In addition to providing these extensive procedural requirements, the Proclamation requires timely issuance of directives whenever required by law. The Proclamation, in addition to allowing individuals to lodge petitions for adoption of directives, grants individuals the right to obtain administrative decisions even in cases where administrative agencies have not adopted a relevant directive. The Proclamation, in line with its objectives, also regulates administrative decisions by administrative agencies. According to the Proclamation, administrative decisions are decisions issued by administrative agencies in relation to the rights and interests of individuals in their daily functions. As a matter of principle, the Proclamation grants individuals the right to request an administrative decision with regard to matters which affect their rights or interests. The Proclamation outlines a number of principles which administrative agencies must follow in making administrative decisions. These enumerated principles include balancing public and individual interests, making reasoned decisions, making timely and predictable decisions, and making decisions in good faith. Administrative agencies are also required to establish a complaint handling body which hears complaints against administrative decisions. As a judicial check on executive acts, the Proclamation asserts that individuals are allowed to apply to the Federal High Court for judicial review of directives and administrative decisions. The Proclamation further supports individuals’ right to judicial review by mandating the Federal High Court to establish special benches which review administrative acts. Courts may revoke directives by administrative agencies where procedural rules were not followed during issuance, directives amount to ultra-viruses, or where directives are contrary to higher hierarchy laws. On the other hand, administrative decisions, are revoked by courts where principles under the Proclamation have not been followed during their dispensation. Naturally, remedies within the administrative agencies are required to be exhausted before judicial review of administrative acts. During judicial review, courts are required to render decisions in the shortest possible amount of time and execute these decisions immediately. Moreover, individuals who have incurred damage due to fault in issuance of directives or administrative decisions are entitled seek compensation from the relevant administrative agencies. To conclude, the Administrative Procedure Proclamation, which was issued recently, has been a result of the ongoing reforms in Ethiopia. These requirements imposed on administrative agencies by the Proclamation are very significant in ensuring they enact laws and make decisions in a fair and timely manner. Administrative agencies are mainly charged with serving the public and how administrative agencies serve the public is just as important as the results they obtain in serving the public. While matters related practical application of this law remain to be seen, the Proclamation goes a long way towards addressing the legislative lacuna which existed regarding the regulation of administrative acts. The Proclamation is truly an important step towards safeguarding the constitutional rights and interests of individuals.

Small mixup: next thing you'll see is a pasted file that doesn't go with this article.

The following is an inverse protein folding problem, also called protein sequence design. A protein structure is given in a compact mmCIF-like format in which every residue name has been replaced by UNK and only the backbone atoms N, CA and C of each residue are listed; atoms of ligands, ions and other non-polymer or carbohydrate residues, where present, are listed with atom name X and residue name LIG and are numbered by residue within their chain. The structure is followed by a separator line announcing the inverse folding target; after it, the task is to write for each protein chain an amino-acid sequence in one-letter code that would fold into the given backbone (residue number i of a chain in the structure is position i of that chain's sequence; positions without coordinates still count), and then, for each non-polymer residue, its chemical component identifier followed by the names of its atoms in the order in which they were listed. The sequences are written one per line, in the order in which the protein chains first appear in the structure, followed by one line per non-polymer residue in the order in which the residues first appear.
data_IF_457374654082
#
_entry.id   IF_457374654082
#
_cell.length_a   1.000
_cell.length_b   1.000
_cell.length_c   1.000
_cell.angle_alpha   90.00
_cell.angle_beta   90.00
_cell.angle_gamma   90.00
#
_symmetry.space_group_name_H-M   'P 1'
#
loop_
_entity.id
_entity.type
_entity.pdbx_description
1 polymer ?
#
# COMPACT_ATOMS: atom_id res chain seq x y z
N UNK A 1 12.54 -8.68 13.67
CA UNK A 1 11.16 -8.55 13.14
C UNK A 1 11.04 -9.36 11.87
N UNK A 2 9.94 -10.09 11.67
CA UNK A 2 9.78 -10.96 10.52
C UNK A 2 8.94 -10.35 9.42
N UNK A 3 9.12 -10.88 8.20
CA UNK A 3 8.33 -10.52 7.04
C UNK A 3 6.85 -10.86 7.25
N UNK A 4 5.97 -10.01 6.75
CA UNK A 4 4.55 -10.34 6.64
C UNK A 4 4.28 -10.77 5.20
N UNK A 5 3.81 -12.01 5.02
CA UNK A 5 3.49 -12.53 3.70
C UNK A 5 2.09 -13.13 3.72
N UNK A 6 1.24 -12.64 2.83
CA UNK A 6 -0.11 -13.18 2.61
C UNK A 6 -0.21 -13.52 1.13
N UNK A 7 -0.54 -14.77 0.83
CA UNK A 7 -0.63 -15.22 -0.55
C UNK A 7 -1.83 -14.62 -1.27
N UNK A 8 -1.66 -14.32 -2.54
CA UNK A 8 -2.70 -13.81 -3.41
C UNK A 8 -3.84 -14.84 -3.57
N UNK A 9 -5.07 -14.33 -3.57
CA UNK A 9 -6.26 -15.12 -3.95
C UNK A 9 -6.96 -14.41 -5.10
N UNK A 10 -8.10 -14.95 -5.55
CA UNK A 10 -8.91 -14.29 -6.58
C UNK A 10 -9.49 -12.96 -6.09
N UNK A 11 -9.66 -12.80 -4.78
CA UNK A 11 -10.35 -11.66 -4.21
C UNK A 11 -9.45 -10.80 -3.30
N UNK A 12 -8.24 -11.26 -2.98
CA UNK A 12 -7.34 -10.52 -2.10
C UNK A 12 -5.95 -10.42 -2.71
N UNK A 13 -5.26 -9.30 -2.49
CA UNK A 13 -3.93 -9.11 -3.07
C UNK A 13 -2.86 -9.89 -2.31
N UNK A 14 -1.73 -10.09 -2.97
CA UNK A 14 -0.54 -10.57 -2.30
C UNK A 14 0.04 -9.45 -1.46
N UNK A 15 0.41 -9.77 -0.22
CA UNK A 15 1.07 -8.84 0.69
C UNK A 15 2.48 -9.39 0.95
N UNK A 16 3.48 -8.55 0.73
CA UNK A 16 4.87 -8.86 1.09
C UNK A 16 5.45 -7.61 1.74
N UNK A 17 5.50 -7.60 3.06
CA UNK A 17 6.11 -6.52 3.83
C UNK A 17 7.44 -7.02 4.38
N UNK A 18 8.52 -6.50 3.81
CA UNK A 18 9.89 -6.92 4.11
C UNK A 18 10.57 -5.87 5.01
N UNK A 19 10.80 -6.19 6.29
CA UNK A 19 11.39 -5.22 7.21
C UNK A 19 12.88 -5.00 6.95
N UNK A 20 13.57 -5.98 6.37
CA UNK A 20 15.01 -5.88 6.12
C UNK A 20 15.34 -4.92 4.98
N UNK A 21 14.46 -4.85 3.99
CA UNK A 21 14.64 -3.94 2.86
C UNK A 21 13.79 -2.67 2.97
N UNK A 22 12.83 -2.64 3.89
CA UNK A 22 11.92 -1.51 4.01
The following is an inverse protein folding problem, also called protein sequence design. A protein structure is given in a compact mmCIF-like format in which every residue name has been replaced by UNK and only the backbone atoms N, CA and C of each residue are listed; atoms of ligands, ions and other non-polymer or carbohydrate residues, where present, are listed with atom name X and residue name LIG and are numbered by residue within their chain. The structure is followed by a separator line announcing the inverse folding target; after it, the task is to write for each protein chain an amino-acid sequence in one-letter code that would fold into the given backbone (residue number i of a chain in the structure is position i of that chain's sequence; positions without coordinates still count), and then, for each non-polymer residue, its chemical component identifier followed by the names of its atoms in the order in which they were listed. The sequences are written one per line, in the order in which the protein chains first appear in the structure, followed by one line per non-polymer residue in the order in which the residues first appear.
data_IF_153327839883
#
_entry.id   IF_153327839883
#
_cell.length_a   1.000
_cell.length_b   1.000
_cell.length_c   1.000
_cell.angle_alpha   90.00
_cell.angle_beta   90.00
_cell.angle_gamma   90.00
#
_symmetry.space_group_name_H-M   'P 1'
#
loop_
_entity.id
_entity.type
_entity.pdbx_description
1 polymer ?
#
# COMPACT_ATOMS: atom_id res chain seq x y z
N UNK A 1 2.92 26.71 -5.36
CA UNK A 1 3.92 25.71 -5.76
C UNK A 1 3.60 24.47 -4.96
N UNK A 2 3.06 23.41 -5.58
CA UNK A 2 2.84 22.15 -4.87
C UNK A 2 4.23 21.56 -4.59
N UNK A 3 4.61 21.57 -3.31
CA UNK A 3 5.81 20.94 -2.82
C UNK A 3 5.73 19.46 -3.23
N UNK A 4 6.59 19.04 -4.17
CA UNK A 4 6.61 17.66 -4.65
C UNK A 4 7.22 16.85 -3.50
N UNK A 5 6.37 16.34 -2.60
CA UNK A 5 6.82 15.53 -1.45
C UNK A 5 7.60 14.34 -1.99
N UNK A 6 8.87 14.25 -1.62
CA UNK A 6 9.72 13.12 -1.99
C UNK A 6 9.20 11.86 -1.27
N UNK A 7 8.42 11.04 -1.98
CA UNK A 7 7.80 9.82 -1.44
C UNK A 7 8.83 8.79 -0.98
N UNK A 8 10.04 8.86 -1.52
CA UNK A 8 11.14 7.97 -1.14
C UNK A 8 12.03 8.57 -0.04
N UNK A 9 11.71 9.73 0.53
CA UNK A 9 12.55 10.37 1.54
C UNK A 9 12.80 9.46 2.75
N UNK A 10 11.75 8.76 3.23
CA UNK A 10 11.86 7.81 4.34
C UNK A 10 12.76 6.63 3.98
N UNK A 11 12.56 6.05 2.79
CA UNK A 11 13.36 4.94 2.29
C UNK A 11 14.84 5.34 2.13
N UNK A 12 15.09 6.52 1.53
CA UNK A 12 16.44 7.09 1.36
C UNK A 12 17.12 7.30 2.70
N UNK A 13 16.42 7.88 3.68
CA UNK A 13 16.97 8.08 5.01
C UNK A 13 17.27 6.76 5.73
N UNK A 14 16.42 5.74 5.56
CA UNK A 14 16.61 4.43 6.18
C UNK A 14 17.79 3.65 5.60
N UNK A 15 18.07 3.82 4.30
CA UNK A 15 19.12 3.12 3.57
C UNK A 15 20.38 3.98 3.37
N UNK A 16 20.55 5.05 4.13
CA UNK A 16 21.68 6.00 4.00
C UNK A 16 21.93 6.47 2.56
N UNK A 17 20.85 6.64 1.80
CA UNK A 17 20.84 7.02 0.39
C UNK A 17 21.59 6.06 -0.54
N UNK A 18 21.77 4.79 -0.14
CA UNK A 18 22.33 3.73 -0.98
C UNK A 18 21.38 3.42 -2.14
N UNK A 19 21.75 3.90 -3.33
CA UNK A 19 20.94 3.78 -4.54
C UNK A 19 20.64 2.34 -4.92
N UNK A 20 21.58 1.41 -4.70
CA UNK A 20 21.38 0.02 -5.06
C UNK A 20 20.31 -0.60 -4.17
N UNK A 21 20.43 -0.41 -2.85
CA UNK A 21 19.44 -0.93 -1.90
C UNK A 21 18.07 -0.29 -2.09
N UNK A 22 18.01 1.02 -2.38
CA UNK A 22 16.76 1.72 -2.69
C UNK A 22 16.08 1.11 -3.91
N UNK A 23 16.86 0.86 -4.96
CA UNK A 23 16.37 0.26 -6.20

The information contained in this legal update is only for general information purposes. Nothing herein shall be considered and relied upon as a legal advice or a substitute thereto.